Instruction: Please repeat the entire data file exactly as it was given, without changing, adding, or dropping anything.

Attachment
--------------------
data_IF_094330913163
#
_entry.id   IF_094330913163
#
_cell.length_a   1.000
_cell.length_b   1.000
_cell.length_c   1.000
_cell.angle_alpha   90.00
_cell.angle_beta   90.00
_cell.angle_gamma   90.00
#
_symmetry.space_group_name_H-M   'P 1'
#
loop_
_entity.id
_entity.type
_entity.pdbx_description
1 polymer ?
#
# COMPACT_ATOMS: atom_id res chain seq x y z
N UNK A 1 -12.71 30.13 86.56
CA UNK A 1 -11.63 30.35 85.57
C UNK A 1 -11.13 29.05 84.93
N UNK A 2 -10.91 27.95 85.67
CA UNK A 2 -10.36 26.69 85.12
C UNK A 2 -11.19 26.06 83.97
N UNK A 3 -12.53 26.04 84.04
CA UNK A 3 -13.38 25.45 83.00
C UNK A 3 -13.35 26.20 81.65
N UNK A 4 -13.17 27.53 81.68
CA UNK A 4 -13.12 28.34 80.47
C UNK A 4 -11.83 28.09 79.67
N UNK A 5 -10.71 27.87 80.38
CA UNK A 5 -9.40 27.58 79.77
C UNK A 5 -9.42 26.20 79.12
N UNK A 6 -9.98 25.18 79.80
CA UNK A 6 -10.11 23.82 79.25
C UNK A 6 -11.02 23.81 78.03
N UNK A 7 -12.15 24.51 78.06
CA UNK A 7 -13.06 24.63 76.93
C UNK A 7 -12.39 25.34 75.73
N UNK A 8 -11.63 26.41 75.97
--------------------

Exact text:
data_IF_094330913163
#
_entry.id   IF_094330913163
#
_cell.length_a   1.000
_cell.length_b   1.000
_cell.length_c   1.000
_cell.angle_alpha   90.00
_cell.angle_beta   90.00
_cell.angle_gamma   90.00
#
_symmetry.space_group_name_H-M   'P 1'
#
loop_
_entity.id
_entity.type
_entity.pdbx_description
1 polymer ?
#
# COMPACT_ATOMS: atom_id res chain seq x y z
N UNK A 1 -12.71 30.13 86.56
CA UNK A 1 -11.63 30.35 85.57
C UNK A 1 -11.13 29.05 84.93
N UNK A 2 -10.91 27.95 85.67
CA UNK A 2 -10.36 26.69 85.12
C UNK A 2 -11.19 26.06 83.97
N UNK A 3 -12.53 26.04 84.04
CA UNK A 3 -13.38 25.45 83.00
C UNK A 3 -13.35 26.20 81.65
N UNK A 4 -13.17 27.53 81.68
CA UNK A 4 -13.12 28.34 80.47
C UNK A 4 -11.83 28.09 79.67
N UNK A 5 -10.71 27.87 80.38
CA UNK A 5 -9.40 27.58 79.77
C UNK A 5 -9.42 26.20 79.12
N UNK A 6 -9.98 25.18 79.80
CA UNK A 6 -10.11 23.82 79.25
C UNK A 6 -11.02 23.81 78.03
N UNK A 7 -12.15 24.51 78.06
CA UNK A 7 -13.06 24.63 76.93
C UNK A 7 -12.39 25.34 75.73
N UNK A 8 -11.63 26.41 75.97